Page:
In April 1616 Hugo Grotius, in his capacity as head of a delegation from the States of Holland to the Amsterdam city council, treated, or subjected, the council to what Jonathan Israel in his 'The Dutch Republic.
Russian historiography has been richly endowed with numerous topics of enduring interest such as the founding of the Kievan Russian State in the ninth century and its later demise, the Mongol conquest in 1236-40 and its consequences, the rise of the Muscovite state between 1300 and 1514, serfdom, Ivan the Terrible and his Oprichnina, Peter the Great and Westernization, the revolutions of 1
Matthew Seligmann's well-researched study of the development of Germany's South African policy in the 1890s is both an in-depth investigation of the motivations behind that policy, and a contribution to the broader debate on German expansionism in the late nineteenth century.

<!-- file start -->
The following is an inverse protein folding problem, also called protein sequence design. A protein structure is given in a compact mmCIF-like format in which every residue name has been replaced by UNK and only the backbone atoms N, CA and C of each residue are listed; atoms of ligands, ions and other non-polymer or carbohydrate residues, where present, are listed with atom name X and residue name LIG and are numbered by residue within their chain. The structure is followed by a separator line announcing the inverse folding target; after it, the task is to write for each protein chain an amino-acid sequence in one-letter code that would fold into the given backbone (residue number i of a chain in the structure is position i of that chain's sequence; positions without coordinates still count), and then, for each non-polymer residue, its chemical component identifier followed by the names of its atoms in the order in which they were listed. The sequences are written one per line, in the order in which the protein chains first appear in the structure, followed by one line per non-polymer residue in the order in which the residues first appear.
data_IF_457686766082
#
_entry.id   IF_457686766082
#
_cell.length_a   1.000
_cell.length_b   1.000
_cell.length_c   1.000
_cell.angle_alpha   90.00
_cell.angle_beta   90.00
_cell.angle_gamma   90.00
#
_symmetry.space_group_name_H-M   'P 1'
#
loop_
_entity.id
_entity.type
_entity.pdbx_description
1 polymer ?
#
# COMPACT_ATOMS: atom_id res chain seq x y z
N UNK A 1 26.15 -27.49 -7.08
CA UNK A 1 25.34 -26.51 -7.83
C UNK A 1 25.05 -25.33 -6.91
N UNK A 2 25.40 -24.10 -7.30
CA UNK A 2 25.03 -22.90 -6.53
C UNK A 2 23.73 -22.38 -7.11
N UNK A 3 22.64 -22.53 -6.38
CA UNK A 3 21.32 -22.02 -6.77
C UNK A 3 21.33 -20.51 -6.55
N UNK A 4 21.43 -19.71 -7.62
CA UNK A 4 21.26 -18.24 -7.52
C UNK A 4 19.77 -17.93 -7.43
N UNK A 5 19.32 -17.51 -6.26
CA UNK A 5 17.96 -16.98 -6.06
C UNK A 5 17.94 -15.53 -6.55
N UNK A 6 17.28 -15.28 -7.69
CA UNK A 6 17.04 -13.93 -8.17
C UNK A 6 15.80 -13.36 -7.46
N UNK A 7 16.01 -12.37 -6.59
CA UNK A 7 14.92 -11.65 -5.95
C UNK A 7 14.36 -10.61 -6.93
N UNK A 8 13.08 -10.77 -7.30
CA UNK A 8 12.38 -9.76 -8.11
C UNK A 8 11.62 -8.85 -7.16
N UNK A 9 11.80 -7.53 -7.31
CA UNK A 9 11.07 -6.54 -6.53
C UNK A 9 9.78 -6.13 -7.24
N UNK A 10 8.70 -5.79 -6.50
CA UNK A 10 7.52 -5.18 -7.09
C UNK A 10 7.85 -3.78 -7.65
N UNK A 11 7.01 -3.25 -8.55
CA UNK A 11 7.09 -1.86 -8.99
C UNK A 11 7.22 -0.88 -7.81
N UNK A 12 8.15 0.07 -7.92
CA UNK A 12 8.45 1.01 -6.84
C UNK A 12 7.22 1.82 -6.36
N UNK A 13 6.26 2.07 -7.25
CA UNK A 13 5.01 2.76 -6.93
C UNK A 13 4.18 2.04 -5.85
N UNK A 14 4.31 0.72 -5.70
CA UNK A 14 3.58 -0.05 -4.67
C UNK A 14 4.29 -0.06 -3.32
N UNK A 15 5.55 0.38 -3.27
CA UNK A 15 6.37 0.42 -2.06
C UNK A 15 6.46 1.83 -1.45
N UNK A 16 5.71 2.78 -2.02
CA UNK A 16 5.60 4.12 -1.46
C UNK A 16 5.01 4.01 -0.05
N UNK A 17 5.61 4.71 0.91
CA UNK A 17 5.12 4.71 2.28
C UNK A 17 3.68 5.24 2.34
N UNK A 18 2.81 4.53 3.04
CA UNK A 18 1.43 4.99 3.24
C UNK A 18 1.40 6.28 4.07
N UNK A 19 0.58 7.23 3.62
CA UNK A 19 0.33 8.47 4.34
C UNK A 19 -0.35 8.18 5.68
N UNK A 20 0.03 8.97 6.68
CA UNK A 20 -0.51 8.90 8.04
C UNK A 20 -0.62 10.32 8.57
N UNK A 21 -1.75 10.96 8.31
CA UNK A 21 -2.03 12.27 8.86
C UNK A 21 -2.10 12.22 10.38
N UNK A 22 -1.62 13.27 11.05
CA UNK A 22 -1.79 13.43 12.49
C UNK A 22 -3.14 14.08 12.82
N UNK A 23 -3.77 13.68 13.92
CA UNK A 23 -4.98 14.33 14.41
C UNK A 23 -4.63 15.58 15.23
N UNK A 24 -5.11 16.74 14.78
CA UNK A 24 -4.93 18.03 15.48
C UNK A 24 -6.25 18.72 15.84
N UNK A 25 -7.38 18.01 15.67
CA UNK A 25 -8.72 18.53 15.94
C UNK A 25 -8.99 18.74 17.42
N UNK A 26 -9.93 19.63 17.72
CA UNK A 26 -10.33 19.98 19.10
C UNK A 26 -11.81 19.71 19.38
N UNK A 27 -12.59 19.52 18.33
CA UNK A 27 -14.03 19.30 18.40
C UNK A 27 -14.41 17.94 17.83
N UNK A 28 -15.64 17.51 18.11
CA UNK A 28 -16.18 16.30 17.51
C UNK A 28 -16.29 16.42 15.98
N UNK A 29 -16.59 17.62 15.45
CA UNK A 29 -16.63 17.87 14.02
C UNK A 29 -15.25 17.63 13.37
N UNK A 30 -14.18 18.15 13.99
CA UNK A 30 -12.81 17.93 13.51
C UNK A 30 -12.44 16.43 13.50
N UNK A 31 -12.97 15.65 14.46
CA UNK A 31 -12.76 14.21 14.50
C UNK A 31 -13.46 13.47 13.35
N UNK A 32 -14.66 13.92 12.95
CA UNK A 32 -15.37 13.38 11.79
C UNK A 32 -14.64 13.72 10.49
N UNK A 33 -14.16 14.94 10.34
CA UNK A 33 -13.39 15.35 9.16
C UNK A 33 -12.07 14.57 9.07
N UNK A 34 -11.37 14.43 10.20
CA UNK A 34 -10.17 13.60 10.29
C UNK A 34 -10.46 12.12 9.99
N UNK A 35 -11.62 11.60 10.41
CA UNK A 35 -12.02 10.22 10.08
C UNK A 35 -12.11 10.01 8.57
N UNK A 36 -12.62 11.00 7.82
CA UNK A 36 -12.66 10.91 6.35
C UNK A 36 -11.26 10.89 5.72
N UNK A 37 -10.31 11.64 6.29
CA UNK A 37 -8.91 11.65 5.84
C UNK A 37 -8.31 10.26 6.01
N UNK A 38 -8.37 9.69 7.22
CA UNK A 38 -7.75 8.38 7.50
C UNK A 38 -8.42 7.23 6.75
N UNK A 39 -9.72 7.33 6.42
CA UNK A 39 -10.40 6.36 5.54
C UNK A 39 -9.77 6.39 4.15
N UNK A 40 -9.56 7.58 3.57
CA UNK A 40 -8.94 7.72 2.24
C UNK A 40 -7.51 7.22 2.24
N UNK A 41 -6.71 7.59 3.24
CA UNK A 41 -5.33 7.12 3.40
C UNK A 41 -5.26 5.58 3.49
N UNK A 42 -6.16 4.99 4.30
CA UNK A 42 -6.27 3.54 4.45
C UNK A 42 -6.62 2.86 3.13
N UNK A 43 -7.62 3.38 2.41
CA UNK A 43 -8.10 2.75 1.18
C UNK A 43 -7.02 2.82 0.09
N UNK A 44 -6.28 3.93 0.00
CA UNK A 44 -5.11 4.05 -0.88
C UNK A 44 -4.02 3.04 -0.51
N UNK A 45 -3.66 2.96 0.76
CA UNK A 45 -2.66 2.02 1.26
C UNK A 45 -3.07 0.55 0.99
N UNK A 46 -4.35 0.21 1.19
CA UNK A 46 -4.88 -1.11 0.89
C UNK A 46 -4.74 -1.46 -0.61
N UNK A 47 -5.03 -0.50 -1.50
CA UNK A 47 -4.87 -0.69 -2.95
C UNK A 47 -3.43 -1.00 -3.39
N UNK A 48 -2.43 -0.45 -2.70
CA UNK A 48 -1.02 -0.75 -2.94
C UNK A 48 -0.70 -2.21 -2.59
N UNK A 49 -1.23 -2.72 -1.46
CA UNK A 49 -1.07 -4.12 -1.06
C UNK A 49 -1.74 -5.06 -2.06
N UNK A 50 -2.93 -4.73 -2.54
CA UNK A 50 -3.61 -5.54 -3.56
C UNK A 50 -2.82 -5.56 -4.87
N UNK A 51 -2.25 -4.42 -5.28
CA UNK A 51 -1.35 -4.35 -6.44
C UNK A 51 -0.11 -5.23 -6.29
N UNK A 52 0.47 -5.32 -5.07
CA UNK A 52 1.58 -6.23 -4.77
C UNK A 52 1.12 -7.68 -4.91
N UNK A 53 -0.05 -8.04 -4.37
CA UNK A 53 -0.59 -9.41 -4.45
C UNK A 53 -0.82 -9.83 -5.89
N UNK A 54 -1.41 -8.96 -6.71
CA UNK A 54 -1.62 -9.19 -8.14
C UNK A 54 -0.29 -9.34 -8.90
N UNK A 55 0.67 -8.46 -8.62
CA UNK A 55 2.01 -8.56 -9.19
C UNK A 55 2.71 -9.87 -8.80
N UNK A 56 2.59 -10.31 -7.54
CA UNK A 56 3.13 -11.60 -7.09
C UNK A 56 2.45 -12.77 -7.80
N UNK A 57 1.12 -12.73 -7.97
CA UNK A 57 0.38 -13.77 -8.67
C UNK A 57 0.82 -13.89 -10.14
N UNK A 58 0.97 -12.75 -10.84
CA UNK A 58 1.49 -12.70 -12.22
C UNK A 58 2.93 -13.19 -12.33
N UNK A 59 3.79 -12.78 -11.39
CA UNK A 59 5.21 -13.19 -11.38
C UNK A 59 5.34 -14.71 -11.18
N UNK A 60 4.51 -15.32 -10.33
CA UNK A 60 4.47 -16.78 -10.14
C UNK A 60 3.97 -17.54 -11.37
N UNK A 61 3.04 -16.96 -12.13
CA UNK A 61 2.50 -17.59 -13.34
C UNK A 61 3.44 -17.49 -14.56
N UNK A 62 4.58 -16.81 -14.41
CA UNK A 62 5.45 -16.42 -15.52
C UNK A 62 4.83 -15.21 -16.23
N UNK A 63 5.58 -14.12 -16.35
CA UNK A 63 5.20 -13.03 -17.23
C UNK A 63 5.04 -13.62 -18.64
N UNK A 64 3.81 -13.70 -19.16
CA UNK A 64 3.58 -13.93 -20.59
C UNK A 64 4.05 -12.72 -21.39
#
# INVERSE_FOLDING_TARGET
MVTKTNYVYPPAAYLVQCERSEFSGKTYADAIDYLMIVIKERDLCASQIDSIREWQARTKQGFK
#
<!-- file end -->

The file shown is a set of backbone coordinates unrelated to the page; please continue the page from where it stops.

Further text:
Peter Russell's Henry 'the Navigator' is one of those rare books which has had classic, or rather legendary, status even before it was published.
It is to be expected that many edited collections of essays will be somewhat disparate in content and approach whatever the overall framework. This volume, however, is even more disparate than most.
The clear and stimulating introduction to this set of essays applies the concept of 'popular imperialism', developed for modern British history by John MacKenzie and his school, to the French case.
Deadly Embrace is not only a well-written and thoroughly documented book but also a necessary and vital contribution to the study of the turbulent and often violent first four decades of twentieth century Spain.
The editors of this very useful collection of essays boldly state that it is their thesis that 'early modern botany both facilitated and profited from colonisation and long distance trade and that the development of botany and Europe's commercial and territorial expansion are closely associated developments' (p. 3).
This is a short book on what turns out to be a rather bigger subject than might have been expected from the title; not because the Dutch slave trade was so important, but because Emmer uses it as an entry to a wide range of issues concerning the Atlantic slave trade in general and its historiography.